The tight stand of pine trees, surviving against all odds in the harsh island climate, were actually planted during World War II when the U.S. military decided that some Christmas trees might help cheer up the troops stationed on the Adak base. Of course the cold, winds, and weather that prevented trees from growing there naturally nearly wiped the small forest out before it took root, but a small, tight copse held on, and survives to this day. The Adak National Forest is not officially a national forest, but it deserves recognition for it’s surviving spirit.
America’s Smallest Post Office
The country’s smallest post office didn’t begin as a post office at all. It started as a closet for irrigation pipes. Of course when the original Ochopee post office space was lost when the general store it was located in burnt down, the little shed was converted into a tiny little postal node. As it operates today, the space is so small it can only accommodate a single worker at any given time. The space is simply appointed with mail slots on the back wall, and a single fluorescent fixture to light the space. But despite it’s minuscule size, the post must go on, and the tiny office actually processes mail for around 130 miles around Ochopee.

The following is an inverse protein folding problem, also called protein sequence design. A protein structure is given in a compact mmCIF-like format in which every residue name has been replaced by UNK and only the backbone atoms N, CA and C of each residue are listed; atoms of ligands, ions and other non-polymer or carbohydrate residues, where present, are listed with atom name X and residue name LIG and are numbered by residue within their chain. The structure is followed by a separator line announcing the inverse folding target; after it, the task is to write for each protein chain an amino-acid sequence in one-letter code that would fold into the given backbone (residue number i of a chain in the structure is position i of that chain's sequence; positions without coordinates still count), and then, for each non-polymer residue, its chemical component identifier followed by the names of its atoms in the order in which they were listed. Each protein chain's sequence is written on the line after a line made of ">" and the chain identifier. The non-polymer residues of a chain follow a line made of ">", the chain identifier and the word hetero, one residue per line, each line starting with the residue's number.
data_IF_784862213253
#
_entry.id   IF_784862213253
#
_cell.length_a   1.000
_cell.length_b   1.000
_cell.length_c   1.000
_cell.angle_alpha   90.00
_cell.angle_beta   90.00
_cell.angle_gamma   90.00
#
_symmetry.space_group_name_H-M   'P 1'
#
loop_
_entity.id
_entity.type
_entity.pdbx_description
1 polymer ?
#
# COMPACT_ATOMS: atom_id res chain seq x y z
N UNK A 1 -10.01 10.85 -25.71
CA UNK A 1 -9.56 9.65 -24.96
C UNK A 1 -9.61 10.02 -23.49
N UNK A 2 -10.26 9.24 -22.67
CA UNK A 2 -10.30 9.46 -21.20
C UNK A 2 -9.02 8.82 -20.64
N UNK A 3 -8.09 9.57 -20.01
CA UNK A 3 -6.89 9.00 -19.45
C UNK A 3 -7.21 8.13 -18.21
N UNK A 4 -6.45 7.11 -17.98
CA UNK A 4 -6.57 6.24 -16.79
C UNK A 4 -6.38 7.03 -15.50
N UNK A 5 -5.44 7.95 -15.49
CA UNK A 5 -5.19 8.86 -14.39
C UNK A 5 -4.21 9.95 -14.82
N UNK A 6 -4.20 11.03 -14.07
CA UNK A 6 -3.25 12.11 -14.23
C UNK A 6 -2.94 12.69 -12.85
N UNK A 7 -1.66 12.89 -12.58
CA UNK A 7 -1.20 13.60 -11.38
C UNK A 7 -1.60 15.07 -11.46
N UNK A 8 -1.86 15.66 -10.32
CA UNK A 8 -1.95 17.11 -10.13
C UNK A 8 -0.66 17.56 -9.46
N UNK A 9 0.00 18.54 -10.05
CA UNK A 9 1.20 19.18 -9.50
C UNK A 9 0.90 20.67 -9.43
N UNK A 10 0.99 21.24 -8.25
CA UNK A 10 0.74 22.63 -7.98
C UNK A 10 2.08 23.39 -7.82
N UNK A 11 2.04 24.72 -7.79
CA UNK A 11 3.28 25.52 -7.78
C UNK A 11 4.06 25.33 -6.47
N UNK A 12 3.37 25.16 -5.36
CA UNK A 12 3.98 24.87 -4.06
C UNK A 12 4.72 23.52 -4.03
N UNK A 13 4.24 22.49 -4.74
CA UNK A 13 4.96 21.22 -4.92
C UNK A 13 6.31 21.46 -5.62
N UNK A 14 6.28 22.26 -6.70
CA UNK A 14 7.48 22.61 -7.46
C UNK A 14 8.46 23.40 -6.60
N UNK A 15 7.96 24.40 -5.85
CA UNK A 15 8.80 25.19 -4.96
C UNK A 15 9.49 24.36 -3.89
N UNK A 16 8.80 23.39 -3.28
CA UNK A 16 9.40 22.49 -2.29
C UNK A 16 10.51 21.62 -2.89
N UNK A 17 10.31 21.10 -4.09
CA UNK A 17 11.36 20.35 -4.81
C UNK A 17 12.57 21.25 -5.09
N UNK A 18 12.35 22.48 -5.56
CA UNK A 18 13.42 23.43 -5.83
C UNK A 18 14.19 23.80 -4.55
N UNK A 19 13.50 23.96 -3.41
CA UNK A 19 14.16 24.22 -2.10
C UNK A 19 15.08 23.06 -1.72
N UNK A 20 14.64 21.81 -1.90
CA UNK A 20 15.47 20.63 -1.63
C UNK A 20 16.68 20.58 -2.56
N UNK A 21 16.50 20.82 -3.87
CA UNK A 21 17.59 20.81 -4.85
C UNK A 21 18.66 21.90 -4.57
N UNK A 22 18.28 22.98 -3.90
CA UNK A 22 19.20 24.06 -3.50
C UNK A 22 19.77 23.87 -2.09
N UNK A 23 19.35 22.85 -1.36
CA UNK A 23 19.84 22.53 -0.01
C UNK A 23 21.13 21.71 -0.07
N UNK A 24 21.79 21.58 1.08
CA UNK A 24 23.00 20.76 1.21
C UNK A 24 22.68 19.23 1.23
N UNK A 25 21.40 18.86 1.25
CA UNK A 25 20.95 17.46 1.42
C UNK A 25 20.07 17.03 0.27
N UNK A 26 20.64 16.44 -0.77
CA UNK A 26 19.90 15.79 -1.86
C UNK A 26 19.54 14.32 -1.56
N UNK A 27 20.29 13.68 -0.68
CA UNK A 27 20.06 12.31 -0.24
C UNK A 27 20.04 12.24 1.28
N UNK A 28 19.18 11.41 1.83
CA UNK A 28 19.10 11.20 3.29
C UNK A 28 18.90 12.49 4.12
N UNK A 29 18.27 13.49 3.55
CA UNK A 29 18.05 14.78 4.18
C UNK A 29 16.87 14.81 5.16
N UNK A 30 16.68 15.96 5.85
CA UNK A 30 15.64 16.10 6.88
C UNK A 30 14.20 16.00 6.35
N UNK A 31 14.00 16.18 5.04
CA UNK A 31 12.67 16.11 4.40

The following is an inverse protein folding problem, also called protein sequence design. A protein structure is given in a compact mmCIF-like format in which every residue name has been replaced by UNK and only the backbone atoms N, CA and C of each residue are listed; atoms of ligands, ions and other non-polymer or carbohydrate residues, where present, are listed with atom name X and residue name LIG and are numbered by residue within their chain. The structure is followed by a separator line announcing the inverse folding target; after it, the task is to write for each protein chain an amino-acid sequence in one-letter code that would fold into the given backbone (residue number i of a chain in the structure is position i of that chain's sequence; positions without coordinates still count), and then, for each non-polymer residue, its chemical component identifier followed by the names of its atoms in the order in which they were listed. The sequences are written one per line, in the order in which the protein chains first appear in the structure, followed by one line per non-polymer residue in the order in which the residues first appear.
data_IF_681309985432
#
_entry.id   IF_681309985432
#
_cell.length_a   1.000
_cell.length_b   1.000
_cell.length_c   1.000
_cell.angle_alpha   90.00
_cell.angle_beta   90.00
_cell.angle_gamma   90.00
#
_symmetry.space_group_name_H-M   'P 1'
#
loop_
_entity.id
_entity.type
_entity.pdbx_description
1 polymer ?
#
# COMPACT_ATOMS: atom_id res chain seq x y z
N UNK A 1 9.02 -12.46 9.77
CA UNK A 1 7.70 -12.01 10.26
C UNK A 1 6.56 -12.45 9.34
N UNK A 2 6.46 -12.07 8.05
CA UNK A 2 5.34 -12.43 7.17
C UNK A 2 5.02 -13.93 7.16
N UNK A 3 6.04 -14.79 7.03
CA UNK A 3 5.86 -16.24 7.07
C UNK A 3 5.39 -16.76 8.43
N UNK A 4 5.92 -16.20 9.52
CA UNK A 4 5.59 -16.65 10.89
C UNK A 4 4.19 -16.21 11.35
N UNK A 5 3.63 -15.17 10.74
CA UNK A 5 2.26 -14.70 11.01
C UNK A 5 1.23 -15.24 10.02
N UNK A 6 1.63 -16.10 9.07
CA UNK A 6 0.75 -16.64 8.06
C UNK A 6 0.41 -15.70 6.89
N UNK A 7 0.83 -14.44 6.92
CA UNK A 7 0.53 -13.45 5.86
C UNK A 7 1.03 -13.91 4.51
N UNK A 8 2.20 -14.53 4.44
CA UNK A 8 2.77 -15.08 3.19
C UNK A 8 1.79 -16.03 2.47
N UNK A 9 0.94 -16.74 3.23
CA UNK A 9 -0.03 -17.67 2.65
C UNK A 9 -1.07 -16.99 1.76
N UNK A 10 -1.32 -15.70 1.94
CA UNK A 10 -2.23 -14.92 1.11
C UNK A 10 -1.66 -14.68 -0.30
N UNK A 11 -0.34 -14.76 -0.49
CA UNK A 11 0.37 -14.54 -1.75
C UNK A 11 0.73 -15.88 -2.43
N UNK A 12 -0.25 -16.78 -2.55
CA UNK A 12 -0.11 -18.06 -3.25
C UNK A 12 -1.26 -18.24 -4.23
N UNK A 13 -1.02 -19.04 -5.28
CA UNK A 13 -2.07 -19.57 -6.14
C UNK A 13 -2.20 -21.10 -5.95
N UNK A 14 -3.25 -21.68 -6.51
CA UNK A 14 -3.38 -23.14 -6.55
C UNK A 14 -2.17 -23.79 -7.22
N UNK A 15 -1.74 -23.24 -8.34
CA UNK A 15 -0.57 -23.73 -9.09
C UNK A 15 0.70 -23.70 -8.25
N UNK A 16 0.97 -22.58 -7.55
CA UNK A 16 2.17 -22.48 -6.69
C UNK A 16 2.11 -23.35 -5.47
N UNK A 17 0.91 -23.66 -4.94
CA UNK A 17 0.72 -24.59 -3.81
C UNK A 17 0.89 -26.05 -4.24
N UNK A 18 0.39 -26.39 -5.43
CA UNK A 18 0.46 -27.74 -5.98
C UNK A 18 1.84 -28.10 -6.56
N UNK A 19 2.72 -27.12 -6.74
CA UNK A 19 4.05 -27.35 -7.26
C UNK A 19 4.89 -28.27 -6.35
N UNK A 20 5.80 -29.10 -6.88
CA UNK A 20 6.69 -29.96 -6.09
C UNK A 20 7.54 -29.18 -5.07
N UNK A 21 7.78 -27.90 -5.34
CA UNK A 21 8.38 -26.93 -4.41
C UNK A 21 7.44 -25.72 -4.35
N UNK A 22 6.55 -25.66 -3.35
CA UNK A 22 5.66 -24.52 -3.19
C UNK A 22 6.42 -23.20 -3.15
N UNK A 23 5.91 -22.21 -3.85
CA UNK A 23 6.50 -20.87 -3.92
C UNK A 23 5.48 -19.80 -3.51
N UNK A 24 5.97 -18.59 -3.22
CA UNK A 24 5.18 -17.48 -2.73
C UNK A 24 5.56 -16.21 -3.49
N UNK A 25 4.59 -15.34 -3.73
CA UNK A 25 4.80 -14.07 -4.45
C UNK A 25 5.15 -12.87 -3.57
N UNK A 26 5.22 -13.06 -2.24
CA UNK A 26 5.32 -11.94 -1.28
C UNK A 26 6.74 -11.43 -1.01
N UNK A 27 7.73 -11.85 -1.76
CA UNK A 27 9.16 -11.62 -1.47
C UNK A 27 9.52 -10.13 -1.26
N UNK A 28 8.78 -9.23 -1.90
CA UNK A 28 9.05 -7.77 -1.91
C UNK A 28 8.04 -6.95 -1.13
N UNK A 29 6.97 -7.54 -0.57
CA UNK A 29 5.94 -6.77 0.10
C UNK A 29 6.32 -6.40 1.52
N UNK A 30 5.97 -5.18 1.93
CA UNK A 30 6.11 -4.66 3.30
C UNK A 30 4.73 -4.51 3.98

America’s Smallest Church
Oneida, New York
This closet-sized floating church actually claims to be the smallest church in the entire world. While this is nearly impossible to verify, the little chapel could easily be the smallest church in the U.S. It seems as though the titular Cross Island is a simple crucifix planted in a stand of small rocks between the floating chapel and the shore, or maybe the location of the chapel itself, either way, it is pretty adorable.
A boat must be taken to reach the church, but once there it can host minuscule weddings and assumedly any other type of church function, if only for a few people at a time. The church is just over 28 square feet large, and getting squeezed out would mean landing yourself in the pond water, but you can’t get much more intimate.